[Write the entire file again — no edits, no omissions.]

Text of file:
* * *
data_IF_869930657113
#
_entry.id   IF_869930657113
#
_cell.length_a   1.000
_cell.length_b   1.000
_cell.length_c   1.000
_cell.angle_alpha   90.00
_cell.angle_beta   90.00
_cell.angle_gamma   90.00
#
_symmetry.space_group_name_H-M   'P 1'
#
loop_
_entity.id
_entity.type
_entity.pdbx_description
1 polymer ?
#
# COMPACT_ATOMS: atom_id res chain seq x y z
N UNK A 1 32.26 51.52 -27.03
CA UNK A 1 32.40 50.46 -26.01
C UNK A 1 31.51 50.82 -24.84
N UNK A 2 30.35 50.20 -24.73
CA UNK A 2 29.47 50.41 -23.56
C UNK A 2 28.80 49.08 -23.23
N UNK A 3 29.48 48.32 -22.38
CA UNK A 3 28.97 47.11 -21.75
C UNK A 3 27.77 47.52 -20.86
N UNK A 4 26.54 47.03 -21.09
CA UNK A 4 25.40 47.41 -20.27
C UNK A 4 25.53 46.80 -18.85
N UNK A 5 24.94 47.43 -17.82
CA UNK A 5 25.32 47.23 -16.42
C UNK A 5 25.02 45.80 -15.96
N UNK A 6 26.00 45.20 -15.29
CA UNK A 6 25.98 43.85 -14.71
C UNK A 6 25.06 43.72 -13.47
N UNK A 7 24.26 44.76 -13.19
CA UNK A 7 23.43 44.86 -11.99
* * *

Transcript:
data_IF_869930657113
#
_entry.id   IF_869930657113
#
_cell.length_a   1.000
_cell.length_b   1.000
_cell.length_c   1.000
_cell.angle_alpha   90.00
_cell.angle_beta   90.00
_cell.angle_gamma   90.00
#
_symmetry.space_group_name_H-M   'P 1'
#
loop_
_entity.id
_entity.type
_entity.pdbx_description
1 polymer ?
#
# COMPACT_ATOMS: atom_id res chain seq x y z
N UNK A 1 32.26 51.52 -27.03
CA UNK A 1 32.40 50.46 -26.01
C UNK A 1 31.51 50.82 -24.84
N UNK A 2 30.35 50.20 -24.73
CA UNK A 2 29.47 50.41 -23.56
C UNK A 2 28.80 49.08 -23.23
N UNK A 3 29.48 48.32 -22.38
CA UNK A 3 28.97 47.11 -21.75
C UNK A 3 27.77 47.52 -20.86
N UNK A 4 26.54 47.03 -21.09
CA UNK A 4 25.40 47.41 -20.27
C UNK A 4 25.53 46.80 -18.85
N UNK A 5 24.94 47.43 -17.82
CA UNK A 5 25.32 47.23 -16.42
C UNK A 5 25.02 45.80 -15.96
N UNK A 6 26.00 45.20 -15.29
CA UNK A 6 25.98 43.85 -14.71
C UNK A 6 25.06 43.72 -13.47
N UNK A 7 24.26 44.76 -13.19
CA UNK A 7 23.43 44.86 -11.99